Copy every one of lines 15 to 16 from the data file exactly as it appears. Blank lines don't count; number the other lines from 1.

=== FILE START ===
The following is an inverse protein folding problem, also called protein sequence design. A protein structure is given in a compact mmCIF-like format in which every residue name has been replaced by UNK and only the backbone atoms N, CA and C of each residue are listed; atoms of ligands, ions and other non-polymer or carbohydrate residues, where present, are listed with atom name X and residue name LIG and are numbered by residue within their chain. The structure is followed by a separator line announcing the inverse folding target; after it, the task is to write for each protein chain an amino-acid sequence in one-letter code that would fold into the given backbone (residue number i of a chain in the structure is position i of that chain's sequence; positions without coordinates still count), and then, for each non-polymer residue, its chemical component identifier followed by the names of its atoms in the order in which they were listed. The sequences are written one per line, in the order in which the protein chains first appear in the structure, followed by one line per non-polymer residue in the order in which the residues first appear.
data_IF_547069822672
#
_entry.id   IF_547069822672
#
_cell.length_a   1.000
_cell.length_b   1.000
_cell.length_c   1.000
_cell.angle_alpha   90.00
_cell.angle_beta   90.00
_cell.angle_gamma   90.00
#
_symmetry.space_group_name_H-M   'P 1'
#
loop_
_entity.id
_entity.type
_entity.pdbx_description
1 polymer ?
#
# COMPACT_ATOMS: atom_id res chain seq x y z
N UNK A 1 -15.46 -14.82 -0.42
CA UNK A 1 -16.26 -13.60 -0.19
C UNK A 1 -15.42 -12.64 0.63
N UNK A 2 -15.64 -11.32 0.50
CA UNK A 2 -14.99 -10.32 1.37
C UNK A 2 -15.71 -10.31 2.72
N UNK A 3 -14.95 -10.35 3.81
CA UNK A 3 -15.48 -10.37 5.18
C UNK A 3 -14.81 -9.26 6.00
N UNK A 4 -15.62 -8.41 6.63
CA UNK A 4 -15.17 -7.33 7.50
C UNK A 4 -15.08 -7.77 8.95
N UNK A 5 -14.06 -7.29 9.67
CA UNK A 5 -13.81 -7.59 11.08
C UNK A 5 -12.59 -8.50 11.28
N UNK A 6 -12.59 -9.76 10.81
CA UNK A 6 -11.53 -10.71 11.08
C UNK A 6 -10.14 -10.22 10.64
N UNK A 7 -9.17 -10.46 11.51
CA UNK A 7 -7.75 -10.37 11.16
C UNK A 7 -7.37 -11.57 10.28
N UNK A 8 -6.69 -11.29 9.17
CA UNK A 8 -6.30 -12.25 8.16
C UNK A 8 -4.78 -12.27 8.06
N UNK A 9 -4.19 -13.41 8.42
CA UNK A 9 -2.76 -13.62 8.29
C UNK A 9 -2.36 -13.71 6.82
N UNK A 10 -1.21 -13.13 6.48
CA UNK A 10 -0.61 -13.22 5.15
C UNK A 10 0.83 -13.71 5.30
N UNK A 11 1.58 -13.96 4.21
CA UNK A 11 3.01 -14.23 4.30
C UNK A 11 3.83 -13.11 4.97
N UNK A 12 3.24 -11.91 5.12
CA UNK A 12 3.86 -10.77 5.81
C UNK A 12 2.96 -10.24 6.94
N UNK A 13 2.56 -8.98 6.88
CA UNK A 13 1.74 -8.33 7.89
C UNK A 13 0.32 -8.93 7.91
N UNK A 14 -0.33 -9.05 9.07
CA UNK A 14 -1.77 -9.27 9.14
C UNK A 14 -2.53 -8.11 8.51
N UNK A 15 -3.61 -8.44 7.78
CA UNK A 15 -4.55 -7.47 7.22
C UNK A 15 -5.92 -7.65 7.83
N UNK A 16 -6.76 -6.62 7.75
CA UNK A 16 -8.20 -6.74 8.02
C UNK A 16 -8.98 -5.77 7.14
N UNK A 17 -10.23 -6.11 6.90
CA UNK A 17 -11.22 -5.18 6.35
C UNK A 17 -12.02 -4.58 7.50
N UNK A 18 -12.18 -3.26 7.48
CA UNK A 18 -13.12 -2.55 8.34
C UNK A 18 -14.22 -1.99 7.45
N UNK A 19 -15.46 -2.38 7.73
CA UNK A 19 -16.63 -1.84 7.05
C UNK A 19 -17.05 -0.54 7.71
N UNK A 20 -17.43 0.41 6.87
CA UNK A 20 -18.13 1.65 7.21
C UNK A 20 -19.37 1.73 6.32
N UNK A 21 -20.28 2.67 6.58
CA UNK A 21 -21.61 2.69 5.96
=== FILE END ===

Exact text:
loop_
_entity.id